Over the years, Google has introduced a number of widgets in its search results pages for various industries, including Travel and Finance. And, in May 2017, Google I/O conference Sundar Pichai introduced Google for Jobs:
You can read more in this Google webmasters blog post but, in a nutshell, Google for Jobs will pull listings from sites like LinkedIn, Monster, Glassdoor, Facebook, and CareerBuilder and company’s own websites directly into the SERPs.
Clearly, this has potential to disrupt the £35.1 billion industry in the UK, having a serious impact on the likes of Indeed and other job portals. By contrast, networks like LinkedIn may be less likely to see an immediate impact because these platforms offer value beyond just job searches.
Taking a closer look at jobs sector, there is a lot of search volume for queries with geo-modifiers e.g. “jobs in London” has a UK average monthly search volume of 33,100. Even in the absence of geo-modified queries, recruitment related keywords are likely to return local results which is quite similar to food and restaurant industry. See this example below:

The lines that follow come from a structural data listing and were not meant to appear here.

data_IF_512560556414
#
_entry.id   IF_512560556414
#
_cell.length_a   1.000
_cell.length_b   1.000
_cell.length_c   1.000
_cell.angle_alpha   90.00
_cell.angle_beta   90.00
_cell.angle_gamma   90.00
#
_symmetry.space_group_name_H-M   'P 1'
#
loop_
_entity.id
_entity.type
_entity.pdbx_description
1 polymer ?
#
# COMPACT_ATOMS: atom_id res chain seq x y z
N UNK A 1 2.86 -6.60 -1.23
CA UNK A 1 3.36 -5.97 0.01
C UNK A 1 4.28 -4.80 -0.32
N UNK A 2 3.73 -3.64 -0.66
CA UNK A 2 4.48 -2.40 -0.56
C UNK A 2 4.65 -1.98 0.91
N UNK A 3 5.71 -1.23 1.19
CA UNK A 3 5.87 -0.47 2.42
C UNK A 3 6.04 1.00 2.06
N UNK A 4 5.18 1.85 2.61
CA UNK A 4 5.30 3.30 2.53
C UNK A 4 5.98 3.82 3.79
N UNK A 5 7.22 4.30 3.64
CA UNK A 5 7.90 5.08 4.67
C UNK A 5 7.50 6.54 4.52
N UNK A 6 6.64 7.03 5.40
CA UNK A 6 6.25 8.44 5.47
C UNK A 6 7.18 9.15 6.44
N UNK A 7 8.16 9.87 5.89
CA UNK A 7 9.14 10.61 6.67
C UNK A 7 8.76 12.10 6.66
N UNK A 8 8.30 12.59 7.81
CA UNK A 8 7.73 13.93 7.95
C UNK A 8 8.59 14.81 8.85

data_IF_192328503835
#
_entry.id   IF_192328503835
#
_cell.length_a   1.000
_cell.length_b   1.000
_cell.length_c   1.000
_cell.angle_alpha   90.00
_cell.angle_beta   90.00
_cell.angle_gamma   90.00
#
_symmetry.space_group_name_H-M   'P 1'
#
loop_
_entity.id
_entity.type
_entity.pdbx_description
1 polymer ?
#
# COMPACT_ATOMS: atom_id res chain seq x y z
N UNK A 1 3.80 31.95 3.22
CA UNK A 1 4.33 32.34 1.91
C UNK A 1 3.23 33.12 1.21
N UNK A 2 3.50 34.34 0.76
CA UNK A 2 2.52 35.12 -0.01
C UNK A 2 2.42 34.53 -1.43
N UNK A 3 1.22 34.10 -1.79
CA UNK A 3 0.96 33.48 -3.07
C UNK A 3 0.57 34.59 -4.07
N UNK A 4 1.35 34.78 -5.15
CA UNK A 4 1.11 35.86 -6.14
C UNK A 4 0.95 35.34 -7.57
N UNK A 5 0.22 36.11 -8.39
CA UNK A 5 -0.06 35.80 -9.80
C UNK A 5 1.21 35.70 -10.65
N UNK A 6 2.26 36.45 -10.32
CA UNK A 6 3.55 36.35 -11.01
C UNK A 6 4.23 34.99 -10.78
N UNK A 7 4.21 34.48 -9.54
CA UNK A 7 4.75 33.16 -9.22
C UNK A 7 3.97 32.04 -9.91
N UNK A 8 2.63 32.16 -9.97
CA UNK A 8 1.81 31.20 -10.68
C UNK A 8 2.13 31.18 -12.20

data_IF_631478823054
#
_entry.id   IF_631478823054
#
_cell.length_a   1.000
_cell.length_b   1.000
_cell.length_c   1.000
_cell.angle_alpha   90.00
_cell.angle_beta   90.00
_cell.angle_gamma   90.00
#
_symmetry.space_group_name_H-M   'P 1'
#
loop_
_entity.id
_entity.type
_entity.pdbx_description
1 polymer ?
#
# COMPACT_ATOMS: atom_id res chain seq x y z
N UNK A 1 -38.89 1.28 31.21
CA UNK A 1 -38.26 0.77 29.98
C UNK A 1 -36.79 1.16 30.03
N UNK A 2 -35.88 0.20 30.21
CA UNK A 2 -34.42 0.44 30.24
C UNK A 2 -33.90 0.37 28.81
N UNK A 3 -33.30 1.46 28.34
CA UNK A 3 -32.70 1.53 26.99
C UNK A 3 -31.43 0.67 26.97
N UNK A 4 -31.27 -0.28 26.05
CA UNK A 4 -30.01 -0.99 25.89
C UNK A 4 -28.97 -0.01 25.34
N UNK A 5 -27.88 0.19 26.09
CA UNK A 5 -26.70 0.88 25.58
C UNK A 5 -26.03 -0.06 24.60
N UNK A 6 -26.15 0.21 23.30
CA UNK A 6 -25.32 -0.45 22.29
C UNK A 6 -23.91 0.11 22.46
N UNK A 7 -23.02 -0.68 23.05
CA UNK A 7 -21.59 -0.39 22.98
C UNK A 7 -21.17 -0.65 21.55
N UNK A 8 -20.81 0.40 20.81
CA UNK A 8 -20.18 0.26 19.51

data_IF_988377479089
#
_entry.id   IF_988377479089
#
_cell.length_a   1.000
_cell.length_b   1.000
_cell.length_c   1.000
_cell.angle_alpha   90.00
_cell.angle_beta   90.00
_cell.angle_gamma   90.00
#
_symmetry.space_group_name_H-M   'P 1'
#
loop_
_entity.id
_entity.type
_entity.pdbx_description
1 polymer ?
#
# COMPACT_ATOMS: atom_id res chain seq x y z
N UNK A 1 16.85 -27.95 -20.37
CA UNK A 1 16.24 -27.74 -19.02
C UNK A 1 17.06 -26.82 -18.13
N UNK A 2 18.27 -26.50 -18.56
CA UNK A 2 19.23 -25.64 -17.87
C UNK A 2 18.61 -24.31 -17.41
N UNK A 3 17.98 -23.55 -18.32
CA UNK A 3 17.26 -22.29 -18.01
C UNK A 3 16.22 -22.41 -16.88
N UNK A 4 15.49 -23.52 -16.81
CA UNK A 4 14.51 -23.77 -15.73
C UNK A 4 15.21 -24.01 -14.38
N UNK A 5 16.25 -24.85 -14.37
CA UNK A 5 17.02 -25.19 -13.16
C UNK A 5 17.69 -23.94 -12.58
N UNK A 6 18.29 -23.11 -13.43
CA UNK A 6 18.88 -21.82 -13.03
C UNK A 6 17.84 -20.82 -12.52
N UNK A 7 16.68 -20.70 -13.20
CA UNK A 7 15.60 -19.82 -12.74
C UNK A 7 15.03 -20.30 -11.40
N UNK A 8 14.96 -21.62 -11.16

Note: Searched from Watford
In fact, whether you add a geo-modifier to your queries or not, Google’s focus is on returning local listings. So I envisage the Google Jobs interface will be quite similar to results in the travel sector but, for now, you can also see how these results are currently being surfaced in Allo:
Aside from serving results local to you, Google Jobs also features valuable filtering based on user needs, such as commute time. Google’s Jobs search API has the ability to measure distance and allow candidates to filter their job search based how long it’ll take you to get to and from work. This is pretty nifty because commute time is such an influential factor when searching for new roles.
To further support Google Jobs, it’s probably no surprise to hear that Google now have specific job posting schema. Obviously, those recruitment sites that adopt this schema effectively should expect to benefit from this move by the search giant into their territory.